In the last year in which the figures were published before the war we had an adverse balance of trade to the extent of £400,000,000, and our adverse balances had been growing for some years previously. I do not know what our position will be after the war but it is clear that we shall have to import a large amount of food. Our agriculturists have raised production from 37 per cent. of our pre-war food consumption to 72 per cent. of our war-time requirements and we owe them a wonderful debt of gratitude for their efforts but we shall still have to import food after the war. The difference between the value of our total imports against our exports in 1937 was met to the extent of £220,000,000 by interest from investments abroad and to the extent of £100,000,000 by shipping and other earnings. The first of these sources of revenue has gone and the second must be a lower figure—possibly much lower—and therefore we are going to be faced with a gap whatever its total may be which we cannot fill by means of accumulated balances or legacies from our predecessors. We have to buy what we require in the way of raw materials and food by the export of our products, and these products have to be produced in competition with the rest of the world, much of it working probably on a lower standard of living. No one is going to take any token money or anything else in exchange for the imports that we want but only goods which we must produce in competition with other people. The alternative of cutting down imports would be difficult indeed. We cannot cut raw material imports. We want more. They are the basis of the prosperity of our industry and of our exports. Therefore if we are to secure purchasers abroad for our products, it means that we must have the most efficient industry, the best possible standard of living and conditions of wages, the best housing, the best technical education and so on.
All these things can only come from a prosperous industry. Indeed, if we have a prosperous industry they will come of themselves. Everybody wants social amenities and the suggestions that are put forward in proposals like the Beveridge Report, but it is only by a prosperous industry that we can get them without any difficulty. There is no doubt in that connection that the statement of my right hon. Friend the Chancellor is very helpful. Industrialists undoubtedly in the last year, and in the last few months especially, have been very worried about the position because they have not known where they would stand after the war. They have a right to know to the extent that it is possible to let them know. They are as anxious as the State must be to put their house in order so as to secure as soon as the men come back the greatest amount of employment and prosperity. I agree with what the right hon. Gentleman the Member for East Edinburgh said, that the Chancellor has taken a wide view not only of the finances of the last year but of the outlook for the country in the future. Nobody could complain that the whole canvas has not been filled in at this stage. It would he unreasonable to expect it, but the measures my right hon. Friend has indicated show that he realises the necessity of giving confidence to industry as to how it will stand in the days to come.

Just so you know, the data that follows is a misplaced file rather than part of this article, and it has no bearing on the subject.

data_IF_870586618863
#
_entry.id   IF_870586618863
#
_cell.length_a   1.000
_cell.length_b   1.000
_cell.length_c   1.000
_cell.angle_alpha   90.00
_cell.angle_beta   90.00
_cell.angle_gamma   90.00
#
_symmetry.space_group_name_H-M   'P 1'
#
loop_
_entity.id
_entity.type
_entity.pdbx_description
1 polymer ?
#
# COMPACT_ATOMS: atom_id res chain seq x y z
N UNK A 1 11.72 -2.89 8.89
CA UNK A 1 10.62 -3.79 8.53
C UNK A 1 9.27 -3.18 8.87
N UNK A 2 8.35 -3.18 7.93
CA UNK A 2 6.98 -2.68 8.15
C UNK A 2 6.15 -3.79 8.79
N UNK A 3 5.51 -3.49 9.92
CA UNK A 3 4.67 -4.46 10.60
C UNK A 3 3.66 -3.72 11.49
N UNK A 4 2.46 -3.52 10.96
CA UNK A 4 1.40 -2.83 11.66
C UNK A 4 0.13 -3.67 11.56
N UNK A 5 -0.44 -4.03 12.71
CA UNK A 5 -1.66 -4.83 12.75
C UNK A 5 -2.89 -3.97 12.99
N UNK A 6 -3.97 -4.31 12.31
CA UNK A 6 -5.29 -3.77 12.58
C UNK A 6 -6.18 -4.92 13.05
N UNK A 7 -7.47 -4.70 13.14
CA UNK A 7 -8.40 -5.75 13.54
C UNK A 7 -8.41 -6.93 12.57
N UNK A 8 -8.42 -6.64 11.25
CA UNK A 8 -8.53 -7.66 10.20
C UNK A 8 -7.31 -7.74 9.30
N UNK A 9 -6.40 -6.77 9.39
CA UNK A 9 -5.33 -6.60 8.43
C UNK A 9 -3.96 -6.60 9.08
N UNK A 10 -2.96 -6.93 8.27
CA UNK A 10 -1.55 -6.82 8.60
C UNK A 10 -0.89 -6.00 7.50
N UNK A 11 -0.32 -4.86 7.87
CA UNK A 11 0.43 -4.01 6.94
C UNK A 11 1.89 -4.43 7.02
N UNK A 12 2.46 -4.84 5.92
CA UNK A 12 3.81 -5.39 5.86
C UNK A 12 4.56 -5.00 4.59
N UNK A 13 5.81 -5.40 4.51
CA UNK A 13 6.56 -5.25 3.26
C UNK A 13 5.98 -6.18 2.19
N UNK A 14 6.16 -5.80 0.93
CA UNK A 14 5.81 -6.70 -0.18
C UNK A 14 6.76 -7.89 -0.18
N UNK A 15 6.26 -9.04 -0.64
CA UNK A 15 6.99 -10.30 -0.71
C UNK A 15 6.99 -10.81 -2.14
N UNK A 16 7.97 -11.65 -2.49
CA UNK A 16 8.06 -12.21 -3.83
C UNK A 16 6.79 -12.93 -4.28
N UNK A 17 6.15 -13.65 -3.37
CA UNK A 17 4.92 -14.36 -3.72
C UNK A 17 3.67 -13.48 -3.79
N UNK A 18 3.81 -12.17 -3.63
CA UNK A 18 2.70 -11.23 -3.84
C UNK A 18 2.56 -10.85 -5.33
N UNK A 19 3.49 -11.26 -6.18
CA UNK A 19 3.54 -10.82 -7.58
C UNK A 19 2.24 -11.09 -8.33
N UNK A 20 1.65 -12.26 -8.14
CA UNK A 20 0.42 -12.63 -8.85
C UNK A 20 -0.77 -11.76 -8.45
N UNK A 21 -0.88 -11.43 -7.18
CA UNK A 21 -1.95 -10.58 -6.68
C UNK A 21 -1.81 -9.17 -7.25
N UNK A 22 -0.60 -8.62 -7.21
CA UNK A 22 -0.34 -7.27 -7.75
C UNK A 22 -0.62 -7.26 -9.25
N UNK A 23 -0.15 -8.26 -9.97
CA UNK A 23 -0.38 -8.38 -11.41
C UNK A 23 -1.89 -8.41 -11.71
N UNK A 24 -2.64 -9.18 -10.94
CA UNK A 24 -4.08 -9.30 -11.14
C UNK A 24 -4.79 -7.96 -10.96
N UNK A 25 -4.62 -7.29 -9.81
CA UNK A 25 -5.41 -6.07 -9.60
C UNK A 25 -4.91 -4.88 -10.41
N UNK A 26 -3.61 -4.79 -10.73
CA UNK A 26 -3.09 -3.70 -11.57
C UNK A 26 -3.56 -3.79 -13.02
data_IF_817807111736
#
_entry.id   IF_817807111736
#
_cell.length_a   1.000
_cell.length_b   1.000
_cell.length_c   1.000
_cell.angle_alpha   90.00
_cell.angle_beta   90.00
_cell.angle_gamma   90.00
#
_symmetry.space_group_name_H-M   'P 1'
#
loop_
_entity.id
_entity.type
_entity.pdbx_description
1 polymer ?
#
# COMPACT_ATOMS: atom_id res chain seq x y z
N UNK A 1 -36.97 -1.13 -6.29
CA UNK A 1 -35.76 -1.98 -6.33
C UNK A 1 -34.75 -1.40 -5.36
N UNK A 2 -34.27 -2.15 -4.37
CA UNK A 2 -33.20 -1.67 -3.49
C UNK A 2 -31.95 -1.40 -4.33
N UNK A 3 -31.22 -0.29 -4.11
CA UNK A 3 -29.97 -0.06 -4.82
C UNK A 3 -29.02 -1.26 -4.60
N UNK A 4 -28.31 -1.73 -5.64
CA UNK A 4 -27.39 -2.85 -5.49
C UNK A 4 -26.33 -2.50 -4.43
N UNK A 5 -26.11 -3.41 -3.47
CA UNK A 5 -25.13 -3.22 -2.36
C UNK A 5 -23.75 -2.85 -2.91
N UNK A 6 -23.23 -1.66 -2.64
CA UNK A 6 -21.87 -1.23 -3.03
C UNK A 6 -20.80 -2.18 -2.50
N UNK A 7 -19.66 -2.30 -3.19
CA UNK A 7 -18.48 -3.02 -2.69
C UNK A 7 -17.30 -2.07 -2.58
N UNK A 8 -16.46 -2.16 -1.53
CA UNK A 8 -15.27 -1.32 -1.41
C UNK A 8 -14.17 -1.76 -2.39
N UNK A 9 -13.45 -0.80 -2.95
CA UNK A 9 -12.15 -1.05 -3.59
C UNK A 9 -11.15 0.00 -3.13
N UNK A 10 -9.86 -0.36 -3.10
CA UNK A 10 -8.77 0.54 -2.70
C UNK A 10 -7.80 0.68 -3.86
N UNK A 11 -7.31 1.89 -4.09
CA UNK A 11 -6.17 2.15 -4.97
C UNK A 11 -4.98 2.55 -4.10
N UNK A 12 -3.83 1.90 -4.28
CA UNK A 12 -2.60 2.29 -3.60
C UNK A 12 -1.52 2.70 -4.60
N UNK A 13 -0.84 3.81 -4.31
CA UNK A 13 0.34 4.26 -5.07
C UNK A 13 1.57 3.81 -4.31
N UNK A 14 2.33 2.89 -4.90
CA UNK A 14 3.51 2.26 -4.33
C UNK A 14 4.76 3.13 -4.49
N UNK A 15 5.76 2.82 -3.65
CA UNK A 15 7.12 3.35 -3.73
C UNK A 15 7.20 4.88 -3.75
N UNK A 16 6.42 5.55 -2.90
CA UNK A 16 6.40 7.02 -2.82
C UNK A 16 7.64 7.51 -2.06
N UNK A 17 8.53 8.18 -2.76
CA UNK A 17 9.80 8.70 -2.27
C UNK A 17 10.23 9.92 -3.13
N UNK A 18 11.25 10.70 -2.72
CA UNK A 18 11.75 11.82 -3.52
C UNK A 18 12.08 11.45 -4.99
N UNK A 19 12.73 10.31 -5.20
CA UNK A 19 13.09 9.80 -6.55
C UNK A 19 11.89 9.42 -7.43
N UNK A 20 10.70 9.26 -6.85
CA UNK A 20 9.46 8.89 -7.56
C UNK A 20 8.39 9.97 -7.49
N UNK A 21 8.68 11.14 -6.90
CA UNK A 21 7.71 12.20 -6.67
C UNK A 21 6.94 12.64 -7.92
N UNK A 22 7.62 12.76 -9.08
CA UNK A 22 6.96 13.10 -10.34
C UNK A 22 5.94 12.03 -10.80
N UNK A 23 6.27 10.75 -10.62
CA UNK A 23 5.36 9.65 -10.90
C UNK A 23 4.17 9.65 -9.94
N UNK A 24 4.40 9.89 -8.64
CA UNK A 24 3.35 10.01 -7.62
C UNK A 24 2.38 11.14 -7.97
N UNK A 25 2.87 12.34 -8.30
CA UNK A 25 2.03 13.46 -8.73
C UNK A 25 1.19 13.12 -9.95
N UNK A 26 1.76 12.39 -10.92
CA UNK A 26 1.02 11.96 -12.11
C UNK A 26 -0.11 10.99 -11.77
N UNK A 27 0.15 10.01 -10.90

There are two matters, however, about which I thought my right hon. Friend was a little hesitant, although I cannot say that I expected anything else in the circumstances of to-day. The position of the Excess Profits Tax after the war must concern every industrialist. He wants to know as soon as possible when he will be able to have a chance to earn something for himself as a recompense for extra effort. He has also to consider the extent to which the fact that he has not been able to earn any surplus profits in his industry during the past few years has prevented him putting back into the business those reserves which are needed for new machinery and new outfits which the post-war industrial set-up will certainly demand.
I think my hon. Friend knows the conditions of the Excess Profits Tax as well as I do. I also cannot quite understand my right hon. Friend's diffidence on the subject of motor car taxation. He spoke about being willing to have the whole matter put to him before coming to a decision. I do not blame him for not knowing this subject thoroughly. I do not pretend to know it, for I am not interested in the industry and am not an expert, but I am fairly certain, as a Member of Parliament, that the matter has been put before Chancellors of the Exchequer for at least the last ten years. Though it may not be in the exact form my right hon Friend expects to see it now, he rather gave me the impression that the Treasury were hearing of this proposal for the first time. Motor car manufacturers and the trade have been pressing it for years, and if there is anything to be done I hope that my right hon. Friend, if he finds that the arguments are sound, will be able to put a new basis of taxation into force without delay so that this very large industry will be able to play its full part in trade expansion after the war.